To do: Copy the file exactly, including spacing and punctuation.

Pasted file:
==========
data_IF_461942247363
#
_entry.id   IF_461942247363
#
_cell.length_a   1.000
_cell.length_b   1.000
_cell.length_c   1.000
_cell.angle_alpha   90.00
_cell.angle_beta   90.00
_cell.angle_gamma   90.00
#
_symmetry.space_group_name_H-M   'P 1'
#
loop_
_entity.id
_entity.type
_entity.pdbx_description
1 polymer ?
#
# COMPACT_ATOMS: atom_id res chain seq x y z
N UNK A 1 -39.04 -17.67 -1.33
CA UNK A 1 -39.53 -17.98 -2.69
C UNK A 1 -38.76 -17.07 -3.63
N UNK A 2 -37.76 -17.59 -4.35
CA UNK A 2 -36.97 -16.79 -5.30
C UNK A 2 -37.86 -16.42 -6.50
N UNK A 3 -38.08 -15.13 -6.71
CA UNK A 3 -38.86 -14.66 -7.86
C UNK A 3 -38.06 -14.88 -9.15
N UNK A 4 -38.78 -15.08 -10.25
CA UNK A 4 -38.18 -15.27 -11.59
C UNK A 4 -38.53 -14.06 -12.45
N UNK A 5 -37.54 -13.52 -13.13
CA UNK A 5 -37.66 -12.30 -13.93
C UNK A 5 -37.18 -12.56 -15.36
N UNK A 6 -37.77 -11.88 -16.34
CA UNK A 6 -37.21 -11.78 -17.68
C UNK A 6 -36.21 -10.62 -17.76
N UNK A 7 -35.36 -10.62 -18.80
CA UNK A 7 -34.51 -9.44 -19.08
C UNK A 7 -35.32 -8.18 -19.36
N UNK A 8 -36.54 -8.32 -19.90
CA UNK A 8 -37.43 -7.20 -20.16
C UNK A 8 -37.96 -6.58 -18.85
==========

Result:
data_IF_461942247363
#
_entry.id   IF_461942247363
#
_cell.length_a   1.000
_cell.length_b   1.000
_cell.length_c   1.000
_cell.angle_alpha   90.00
_cell.angle_beta   90.00
_cell.angle_gamma   90.00
#
_symmetry.space_group_name_H-M   'P 1'
#
loop_
_entity.id
_entity.type
_entity.pdbx_description
1 polymer ?
#
# COMPACT_ATOMS: atom_id res chain seq x y z
N UNK A 1 -39.04 -17.67 -1.33
CA UNK A 1 -39.53 -17.98 -2.69
C UNK A 1 -38.76 -17.07 -3.63
N UNK A 2 -37.76 -17.59 -4.35
CA UNK A 2 -36.97 -16.79 -5.30
C UNK A 2 -37.86 -16.42 -6.50
N UNK A 3 -38.08 -15.13 -6.71
CA UNK A 3 -38.86 -14.66 -7.86
C UNK A 3 -38.06 -14.88 -9.15
N UNK A 4 -38.78 -15.08 -10.25
CA UNK A 4 -38.18 -15.27 -11.59
C UNK A 4 -38.53 -14.06 -12.45
N UNK A 5 -37.54 -13.52 -13.13
CA UNK A 5 -37.66 -12.30 -13.93
C UNK A 5 -37.18 -12.56 -15.36
N UNK A 6 -37.77 -11.88 -16.34
CA UNK A 6 -37.21 -11.78 -17.68
C UNK A 6 -36.21 -10.62 -17.76
N UNK A 7 -35.36 -10.62 -18.80
CA UNK A 7 -34.51 -9.44 -19.08
C UNK A 7 -35.32 -8.18 -19.36
N UNK A 8 -36.54 -8.32 -19.90
CA UNK A 8 -37.43 -7.20 -20.16
C UNK A 8 -37.96 -6.58 -18.85